From the State of the Union Address last night:
"Another cause of hopelessness is addiction to drugs. Addiction crowds out friendship, ambition, moral conviction, and reduces all the richness of life to a single destructive desire... Tonight, let us bring to all Americans who struggle with drug addiction this message of hope: The miracle of recovery is possible, and it could be you."
I believe George W. was speaking directly to me when he said these words, and I thank him for his encouragement this week as I wrestle with my own addiction and cut back to 3 cups of coffee per day.
Rode the bus down to the mall and Target, which brought back fond memories of last summer when I rode it to work every day at class.com. When I got on every morning the bus driver--Dwayne I think it was--would always say "Good morning, young man," since he didn't know my name. That "good morning, young man" always gave me a cool grown-up feeling.
Malls weird me out nowadays, especially those big department stores with their looming heaps of pastel-colored cosmetics products at the entrances. After that comes a protective layer of body lotions and women's jewelry. As a male if you can make it through these then the coast is clear, but I imagine many males recoil in horror somewhere short of this, and probably think the whole store is that way. But it's not dudes, you've just got to push yourself onward and head for the nearest down escalator, because if there is any product intended for the male species in the place, it's going to be in hidden away down there in the sublevels. Keep your eye on the prize. Once you've got it and made your purchase, you've still got the escape ahead of you, and this part can be tricky too. If you don't watch it you could end up wandering around endlessly in the Petites section like some kind of lost pedophile. The department store, of course, is going to make escaping as non-intuitive as possible, because if they had their way you'd be trapped in there forever like a wild animal, making purchasing decisions out of sheer desparation.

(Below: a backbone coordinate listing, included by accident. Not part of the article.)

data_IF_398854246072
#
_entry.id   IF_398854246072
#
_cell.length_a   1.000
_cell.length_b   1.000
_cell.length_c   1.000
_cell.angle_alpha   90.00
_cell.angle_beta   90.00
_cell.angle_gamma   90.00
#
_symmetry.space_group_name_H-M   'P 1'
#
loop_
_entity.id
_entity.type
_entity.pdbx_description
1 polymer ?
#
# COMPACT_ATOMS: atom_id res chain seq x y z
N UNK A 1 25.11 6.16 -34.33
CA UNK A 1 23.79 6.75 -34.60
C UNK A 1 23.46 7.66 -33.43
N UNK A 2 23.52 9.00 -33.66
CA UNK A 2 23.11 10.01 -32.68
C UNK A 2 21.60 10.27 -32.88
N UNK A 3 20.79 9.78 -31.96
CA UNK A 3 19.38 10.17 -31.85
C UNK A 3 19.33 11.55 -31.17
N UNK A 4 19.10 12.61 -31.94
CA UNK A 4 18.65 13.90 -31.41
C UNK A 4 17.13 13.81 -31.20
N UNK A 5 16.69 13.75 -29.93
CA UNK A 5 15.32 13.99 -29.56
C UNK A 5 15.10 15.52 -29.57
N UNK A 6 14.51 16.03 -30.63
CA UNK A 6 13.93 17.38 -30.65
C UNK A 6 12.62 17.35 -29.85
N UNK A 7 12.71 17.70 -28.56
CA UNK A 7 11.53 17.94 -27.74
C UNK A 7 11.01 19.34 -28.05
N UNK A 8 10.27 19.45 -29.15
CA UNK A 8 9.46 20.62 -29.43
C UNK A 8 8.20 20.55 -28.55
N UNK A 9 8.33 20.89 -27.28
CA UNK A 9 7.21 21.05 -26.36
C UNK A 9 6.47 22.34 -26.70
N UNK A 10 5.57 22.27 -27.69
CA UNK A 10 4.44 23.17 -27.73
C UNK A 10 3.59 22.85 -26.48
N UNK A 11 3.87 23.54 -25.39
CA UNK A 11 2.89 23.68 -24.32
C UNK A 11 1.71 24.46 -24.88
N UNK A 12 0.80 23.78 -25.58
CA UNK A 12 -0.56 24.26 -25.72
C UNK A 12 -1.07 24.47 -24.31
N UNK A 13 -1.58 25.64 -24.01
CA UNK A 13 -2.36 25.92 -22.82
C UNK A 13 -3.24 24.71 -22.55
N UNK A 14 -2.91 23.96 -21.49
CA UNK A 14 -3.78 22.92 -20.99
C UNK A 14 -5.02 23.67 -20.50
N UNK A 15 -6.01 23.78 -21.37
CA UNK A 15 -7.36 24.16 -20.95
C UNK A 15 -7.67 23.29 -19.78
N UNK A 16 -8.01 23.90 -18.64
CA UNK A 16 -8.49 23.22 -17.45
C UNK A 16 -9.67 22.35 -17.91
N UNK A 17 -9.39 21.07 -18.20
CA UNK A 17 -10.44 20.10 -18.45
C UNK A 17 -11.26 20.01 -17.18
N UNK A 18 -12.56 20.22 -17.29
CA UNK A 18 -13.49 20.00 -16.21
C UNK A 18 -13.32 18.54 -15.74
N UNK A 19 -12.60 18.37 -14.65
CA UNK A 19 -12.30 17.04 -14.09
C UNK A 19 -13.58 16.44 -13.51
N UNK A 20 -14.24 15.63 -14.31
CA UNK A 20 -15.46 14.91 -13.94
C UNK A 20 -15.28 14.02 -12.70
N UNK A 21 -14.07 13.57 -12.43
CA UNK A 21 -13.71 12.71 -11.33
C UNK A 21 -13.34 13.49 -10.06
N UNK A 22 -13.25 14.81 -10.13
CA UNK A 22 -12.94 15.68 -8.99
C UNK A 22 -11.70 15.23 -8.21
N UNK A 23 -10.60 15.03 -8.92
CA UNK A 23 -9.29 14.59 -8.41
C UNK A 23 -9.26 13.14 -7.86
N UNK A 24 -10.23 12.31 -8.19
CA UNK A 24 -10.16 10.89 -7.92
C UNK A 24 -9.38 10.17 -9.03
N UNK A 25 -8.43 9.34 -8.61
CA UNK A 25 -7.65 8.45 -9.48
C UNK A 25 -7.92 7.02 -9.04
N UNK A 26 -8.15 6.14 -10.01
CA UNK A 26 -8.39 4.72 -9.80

Saw Bowling for Columbine last night at UNL's film theater. Incendiary is definitely the right word. It's a pretty harsh criticism of America which centers around the question: why do we shoot each other here more than anywhere else? (Apparently over 10,000 Americans die each year in gun-related deaths, while in Japan, Britain, Australia, Germany, etc. the number is under 300).
Moore explores several possible answers, among them that we have more racial tension because of our higher ethnic mix, that bloodshed is a part of our national history/identity, or that we're simply a gun-saturated culture, with guns and ammo available over every counter and present in every home. But Moore discards these explanations because they don't differentiate us from these other nations without the "gun problem." We don't have a significantly higher racial mix. Germany, Britain, or basically any other industrialized country you can think of has had their share of bloodbaths. Canada has 10 million homes and 7 million guns, and arguably more "gun culture" than the U.S.
Halfway through the documentary Moore interviews Marilyn Manson, who (oddly enough) gives the explanation Moore eventually settles for: guns and shootings are a symptom of our fear of each other, a fear fed by the news media, by the government, and ultimately by the corporate world--because there's a huge profit in doing so.
As for me, I can't buy into this rage-against-the-system message, because it's just too adolescent. Sure, there's some truth in it. But pointing your finger at corporate America, or "the system," or whatever blanket conspiracy you care to conjure up, is a cop-out. Anyone can do that. And nothing is made better; you've just transferred the blame to a non-entity.